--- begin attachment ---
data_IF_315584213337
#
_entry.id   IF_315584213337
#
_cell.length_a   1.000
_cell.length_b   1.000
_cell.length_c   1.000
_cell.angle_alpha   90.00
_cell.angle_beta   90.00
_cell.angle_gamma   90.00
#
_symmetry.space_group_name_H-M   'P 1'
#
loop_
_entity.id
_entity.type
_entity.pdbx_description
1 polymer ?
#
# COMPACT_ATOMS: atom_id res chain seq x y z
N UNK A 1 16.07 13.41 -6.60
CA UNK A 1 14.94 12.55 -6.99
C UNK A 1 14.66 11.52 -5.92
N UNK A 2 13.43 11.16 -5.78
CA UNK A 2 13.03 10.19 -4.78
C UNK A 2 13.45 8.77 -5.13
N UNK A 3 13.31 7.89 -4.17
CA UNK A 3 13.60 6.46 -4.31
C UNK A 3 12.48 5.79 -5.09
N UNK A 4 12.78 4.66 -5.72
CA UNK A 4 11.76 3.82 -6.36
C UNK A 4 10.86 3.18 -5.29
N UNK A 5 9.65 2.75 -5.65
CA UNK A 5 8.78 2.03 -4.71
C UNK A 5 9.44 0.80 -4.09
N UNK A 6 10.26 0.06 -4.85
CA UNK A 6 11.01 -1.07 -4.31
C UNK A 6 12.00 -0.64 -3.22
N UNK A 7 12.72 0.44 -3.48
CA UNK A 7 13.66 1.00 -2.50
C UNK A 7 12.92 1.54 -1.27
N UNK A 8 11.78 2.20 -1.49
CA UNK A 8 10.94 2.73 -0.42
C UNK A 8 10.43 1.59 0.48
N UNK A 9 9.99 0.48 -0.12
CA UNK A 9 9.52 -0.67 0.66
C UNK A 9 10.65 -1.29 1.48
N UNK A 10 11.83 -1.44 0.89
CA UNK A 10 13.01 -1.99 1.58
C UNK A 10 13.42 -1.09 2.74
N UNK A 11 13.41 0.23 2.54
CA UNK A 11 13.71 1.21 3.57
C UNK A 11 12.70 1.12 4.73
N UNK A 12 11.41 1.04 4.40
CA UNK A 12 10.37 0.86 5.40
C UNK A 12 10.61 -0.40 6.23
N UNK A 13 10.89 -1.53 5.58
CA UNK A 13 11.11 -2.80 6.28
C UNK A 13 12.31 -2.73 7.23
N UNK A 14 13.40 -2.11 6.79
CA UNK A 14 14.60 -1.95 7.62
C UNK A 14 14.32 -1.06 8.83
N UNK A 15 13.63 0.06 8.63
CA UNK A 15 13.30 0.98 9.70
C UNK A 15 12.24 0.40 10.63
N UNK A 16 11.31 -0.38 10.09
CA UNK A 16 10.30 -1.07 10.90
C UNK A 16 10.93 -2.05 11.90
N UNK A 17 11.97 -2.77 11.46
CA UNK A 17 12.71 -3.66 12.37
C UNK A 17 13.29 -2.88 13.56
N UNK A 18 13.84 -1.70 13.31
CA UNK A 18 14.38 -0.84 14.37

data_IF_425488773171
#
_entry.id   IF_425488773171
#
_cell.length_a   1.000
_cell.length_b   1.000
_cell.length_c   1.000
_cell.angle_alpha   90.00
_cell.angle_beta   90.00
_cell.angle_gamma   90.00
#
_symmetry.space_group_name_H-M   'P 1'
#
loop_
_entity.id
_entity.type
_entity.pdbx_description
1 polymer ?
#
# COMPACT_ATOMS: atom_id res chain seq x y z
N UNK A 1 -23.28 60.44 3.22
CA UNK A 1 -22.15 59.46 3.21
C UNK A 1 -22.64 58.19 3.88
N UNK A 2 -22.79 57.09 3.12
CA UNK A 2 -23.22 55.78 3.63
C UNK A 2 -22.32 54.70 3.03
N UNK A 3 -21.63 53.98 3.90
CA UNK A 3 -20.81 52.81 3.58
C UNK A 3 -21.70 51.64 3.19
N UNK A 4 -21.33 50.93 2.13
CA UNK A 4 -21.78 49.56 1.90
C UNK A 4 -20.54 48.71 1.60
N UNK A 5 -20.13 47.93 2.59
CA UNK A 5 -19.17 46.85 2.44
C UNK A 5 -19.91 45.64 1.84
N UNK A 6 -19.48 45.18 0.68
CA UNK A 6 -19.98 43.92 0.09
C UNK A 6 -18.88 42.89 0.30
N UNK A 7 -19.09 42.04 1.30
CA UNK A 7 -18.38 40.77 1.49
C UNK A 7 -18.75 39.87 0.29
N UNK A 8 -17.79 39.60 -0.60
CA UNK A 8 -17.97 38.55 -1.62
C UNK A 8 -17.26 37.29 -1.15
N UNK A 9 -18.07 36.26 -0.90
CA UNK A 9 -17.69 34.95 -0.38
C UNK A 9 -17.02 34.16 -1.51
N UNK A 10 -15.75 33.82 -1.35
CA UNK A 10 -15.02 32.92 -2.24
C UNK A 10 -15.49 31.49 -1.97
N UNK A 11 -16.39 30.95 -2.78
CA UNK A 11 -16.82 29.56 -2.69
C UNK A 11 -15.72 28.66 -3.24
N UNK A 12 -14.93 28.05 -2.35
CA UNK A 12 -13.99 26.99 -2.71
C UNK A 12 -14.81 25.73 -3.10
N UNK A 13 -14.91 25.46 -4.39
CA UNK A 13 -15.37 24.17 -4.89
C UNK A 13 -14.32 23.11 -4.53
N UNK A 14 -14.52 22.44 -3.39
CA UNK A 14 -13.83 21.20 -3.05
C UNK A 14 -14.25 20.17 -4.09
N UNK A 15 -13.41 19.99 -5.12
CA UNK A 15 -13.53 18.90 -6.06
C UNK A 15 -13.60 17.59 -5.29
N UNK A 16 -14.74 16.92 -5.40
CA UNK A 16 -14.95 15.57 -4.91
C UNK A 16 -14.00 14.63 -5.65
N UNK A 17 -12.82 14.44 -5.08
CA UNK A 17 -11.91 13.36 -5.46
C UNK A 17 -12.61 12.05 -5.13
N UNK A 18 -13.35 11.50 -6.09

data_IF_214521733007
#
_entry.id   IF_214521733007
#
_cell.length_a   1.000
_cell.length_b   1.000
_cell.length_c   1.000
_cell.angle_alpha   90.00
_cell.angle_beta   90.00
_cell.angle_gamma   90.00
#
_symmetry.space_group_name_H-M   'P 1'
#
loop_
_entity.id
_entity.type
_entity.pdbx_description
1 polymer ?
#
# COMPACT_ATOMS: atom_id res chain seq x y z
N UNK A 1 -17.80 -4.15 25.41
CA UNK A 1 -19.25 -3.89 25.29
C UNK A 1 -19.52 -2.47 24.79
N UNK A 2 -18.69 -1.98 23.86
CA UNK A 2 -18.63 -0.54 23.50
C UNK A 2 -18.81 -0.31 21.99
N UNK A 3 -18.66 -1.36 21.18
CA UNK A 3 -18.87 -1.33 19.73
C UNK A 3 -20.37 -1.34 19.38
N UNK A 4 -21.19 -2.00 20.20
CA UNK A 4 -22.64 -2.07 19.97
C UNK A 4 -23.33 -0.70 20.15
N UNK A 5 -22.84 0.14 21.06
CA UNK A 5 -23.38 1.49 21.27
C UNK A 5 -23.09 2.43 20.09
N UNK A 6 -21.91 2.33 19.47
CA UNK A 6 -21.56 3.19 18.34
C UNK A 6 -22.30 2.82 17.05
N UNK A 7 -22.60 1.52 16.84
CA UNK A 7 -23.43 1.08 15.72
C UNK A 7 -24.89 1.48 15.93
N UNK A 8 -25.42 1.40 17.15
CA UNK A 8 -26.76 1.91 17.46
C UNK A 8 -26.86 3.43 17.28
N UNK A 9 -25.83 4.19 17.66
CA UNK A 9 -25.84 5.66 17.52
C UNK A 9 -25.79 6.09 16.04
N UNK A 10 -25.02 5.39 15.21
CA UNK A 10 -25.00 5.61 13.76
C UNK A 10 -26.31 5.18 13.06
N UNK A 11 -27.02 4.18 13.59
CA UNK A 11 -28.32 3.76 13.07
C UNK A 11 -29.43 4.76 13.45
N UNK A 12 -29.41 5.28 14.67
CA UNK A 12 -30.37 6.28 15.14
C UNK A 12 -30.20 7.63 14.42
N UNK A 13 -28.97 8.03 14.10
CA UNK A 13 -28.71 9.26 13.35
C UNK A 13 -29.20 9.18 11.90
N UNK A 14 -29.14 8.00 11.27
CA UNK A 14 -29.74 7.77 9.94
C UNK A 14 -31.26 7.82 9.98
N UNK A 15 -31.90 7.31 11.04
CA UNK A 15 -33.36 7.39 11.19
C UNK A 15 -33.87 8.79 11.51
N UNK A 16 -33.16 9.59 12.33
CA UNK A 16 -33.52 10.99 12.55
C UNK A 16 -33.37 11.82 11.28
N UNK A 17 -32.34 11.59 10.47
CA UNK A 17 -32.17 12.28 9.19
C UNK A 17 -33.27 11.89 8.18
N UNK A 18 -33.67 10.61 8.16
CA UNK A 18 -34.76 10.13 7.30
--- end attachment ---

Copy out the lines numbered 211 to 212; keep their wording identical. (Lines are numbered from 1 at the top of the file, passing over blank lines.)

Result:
N UNK A 16 -33.16 9.59 12.33
CA UNK A 16 -33.52 10.99 12.55